False starts lead you to the beginning of the real work. “An artist has to drip sometimes”. To be flawed is to be human - don’t wait for perfection, it will stop you in your tracks. Make use of imperfection - “the diminished thing” - and make do with what you are given. Mistakes are everywhere - they do not equal failure, they are just part of the draft. Mistakes are a crucial part of the process.
IMAGERY: Scratches, crossing out, scribbles, scrunched up, mis-printed, blobs, scuffed
LESSON 11: FRAME YOUR WORK
"The Chinese artists have something they call ‘the doctrine of the final inch’. When one of them nears the completion of a project - with, say, only an inch to go - he stops; goes away; meditates; prays; then comes back and approaches the final inch as if beginning the project anew".
The doctrine of the final inch - that you must take as much care at the end as you did at the beginning. Death is necessary, but it frames a life - we must be ready to die, satisfied with our achievements. The worst thing that can happen is to die feeling that you have wasted your life. Don’t pretend that death won’t happen, we need to think about it now so that we can put the finishing touches on our lives. You have to know when your work is done. We are remembered by the art we leave behind.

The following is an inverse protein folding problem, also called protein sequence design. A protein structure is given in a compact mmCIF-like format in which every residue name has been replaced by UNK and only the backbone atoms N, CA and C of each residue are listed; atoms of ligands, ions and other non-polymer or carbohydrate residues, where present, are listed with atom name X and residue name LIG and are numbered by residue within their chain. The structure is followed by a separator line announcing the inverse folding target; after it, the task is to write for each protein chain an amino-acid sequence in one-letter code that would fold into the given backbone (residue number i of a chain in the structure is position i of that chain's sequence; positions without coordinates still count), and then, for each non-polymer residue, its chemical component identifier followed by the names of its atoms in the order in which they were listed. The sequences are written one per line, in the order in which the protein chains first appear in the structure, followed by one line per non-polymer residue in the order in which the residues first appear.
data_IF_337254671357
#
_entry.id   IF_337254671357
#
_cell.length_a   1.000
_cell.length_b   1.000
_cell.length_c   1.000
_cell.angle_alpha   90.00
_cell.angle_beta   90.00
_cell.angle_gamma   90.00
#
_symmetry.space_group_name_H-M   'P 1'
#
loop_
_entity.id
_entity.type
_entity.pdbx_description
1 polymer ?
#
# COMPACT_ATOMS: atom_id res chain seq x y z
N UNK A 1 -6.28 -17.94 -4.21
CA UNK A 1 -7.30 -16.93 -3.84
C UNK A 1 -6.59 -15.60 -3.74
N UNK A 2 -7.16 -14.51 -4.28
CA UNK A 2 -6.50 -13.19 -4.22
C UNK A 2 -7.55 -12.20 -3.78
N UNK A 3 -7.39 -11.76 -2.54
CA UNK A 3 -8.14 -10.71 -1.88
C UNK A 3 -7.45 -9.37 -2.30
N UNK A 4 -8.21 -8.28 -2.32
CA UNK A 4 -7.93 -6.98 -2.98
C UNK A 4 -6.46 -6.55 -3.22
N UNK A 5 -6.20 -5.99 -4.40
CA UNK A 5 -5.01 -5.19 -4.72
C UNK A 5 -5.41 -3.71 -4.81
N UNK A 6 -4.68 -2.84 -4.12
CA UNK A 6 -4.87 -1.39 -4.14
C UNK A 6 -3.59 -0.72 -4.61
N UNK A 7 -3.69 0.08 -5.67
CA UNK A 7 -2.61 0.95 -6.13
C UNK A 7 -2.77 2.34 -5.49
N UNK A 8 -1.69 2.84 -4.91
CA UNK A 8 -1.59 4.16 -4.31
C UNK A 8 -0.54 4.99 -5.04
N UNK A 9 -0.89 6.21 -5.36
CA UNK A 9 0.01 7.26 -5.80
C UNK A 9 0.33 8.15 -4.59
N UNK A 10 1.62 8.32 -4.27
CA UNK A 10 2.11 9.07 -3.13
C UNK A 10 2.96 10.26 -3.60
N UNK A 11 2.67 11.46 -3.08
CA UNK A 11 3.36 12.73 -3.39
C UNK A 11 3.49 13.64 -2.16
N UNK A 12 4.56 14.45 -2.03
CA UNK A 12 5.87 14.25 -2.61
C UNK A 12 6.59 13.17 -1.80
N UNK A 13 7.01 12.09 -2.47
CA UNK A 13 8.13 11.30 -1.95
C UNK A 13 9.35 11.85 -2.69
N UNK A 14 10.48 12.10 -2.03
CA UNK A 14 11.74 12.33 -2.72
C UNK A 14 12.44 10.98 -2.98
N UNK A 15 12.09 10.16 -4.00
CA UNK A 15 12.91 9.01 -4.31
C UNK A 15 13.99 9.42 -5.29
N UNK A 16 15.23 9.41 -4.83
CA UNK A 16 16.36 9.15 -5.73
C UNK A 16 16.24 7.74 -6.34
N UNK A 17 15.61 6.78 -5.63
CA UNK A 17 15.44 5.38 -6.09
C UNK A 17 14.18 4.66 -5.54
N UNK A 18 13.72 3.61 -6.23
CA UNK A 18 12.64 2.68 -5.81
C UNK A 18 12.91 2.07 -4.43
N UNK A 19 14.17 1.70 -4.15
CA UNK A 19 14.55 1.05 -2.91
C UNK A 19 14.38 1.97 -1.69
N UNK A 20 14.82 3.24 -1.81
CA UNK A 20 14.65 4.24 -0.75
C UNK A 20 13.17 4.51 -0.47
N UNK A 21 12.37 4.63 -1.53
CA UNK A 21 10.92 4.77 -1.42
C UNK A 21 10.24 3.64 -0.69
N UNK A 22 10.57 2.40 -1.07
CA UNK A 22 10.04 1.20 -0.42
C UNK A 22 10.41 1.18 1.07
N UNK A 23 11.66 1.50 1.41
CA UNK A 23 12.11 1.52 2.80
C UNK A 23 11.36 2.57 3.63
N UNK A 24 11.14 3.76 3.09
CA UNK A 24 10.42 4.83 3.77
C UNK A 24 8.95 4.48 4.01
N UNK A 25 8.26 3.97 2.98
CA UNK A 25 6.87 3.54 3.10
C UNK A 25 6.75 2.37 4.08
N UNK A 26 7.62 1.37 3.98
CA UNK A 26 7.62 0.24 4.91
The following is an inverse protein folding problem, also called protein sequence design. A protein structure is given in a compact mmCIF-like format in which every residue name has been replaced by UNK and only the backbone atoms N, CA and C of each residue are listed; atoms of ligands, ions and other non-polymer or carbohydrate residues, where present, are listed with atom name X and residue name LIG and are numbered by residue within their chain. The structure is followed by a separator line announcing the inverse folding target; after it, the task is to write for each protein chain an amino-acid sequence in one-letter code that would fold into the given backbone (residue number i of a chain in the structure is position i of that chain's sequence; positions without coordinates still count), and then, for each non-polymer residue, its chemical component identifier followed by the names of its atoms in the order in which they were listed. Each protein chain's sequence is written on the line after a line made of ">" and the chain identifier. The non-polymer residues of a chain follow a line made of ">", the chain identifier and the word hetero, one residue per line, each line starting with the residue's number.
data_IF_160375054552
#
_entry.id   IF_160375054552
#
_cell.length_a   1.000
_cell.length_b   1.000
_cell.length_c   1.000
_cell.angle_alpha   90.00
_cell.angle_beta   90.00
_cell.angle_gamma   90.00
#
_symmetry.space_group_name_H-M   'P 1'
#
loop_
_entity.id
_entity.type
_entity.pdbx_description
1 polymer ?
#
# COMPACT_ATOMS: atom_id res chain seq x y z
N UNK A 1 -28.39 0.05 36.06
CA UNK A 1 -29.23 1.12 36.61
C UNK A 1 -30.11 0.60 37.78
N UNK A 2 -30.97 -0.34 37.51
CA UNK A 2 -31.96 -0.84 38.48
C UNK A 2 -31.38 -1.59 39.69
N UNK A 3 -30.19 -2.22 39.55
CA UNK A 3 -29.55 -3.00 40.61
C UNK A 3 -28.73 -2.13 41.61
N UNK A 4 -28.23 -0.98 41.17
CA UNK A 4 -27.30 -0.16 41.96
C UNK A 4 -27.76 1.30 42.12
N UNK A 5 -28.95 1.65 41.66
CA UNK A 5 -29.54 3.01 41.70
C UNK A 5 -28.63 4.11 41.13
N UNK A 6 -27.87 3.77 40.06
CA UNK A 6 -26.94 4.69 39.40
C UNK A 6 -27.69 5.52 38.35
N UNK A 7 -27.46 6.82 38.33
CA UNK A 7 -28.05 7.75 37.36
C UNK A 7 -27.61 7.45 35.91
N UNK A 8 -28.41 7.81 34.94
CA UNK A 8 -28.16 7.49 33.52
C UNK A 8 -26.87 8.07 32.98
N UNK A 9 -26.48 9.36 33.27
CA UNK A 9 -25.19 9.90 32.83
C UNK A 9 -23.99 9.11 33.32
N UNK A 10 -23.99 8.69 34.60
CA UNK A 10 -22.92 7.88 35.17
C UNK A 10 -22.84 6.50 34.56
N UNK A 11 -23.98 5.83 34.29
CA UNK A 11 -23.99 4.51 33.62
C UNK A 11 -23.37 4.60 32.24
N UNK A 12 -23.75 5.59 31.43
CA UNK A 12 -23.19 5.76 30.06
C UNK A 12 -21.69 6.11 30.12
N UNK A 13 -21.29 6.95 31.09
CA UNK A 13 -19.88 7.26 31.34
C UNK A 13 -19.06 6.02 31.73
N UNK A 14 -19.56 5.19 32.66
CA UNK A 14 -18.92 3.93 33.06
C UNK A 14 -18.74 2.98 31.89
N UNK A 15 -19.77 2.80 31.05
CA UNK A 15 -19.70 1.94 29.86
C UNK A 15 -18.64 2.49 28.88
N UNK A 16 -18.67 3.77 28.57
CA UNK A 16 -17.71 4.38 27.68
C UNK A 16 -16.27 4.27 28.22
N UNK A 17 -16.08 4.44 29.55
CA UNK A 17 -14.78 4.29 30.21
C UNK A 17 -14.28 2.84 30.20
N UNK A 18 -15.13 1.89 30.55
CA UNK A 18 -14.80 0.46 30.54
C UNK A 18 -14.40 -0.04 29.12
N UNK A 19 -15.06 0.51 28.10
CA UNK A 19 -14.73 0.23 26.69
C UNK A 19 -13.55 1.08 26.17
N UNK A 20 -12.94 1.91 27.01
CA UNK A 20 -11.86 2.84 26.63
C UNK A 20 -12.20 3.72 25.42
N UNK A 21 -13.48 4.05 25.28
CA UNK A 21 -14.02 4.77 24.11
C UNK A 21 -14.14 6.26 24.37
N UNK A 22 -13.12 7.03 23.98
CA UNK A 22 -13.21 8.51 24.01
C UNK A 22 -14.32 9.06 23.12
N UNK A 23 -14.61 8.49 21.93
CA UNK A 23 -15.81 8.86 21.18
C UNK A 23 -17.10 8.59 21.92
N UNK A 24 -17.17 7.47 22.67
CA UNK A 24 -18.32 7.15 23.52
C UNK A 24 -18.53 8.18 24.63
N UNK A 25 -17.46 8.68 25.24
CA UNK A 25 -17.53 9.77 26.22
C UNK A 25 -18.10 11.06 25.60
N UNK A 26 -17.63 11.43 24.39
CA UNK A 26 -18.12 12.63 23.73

IMAGERY: Autumn, cold and darkness coming, change and decay everywhere
LESSON 12: SIGN IT AND LET IT GO
“Every person has a destiny or task, and if he or she pursues it, that is his or her light . . . I’ve observed people making things that are so beautiful, working in the most obscure places; children making dolls in the Sahara out of wooden spools. The creative process is everywhere. I would like to feel at the moment of my death that I had honored that light”.
“I really wish, ” I said, “that you would stop talking about the moment of your own death.”
“You can wish all you want, honey.” My father laughed. “It’s not going to change the outcome.”
Death is inevitable - it brackets our lives and reminds us of what we must create while we are still alive. We need to feel at the moment of our death that we have honoured our creative light, and hence to face death with sadness perhaps, but not despair. “You can wish all you want, but it won’t change the outcome...Honey, let it go”. To sign the artwork is the very last thing we do before we send it out into the world, as a representation of ourselves. A signature indicates that we are satisfied with the end result, and that we are ready to move onto the next stage - onwards and upwards. Freedom.
IMAGERY: Wings, blue sky, release, freedom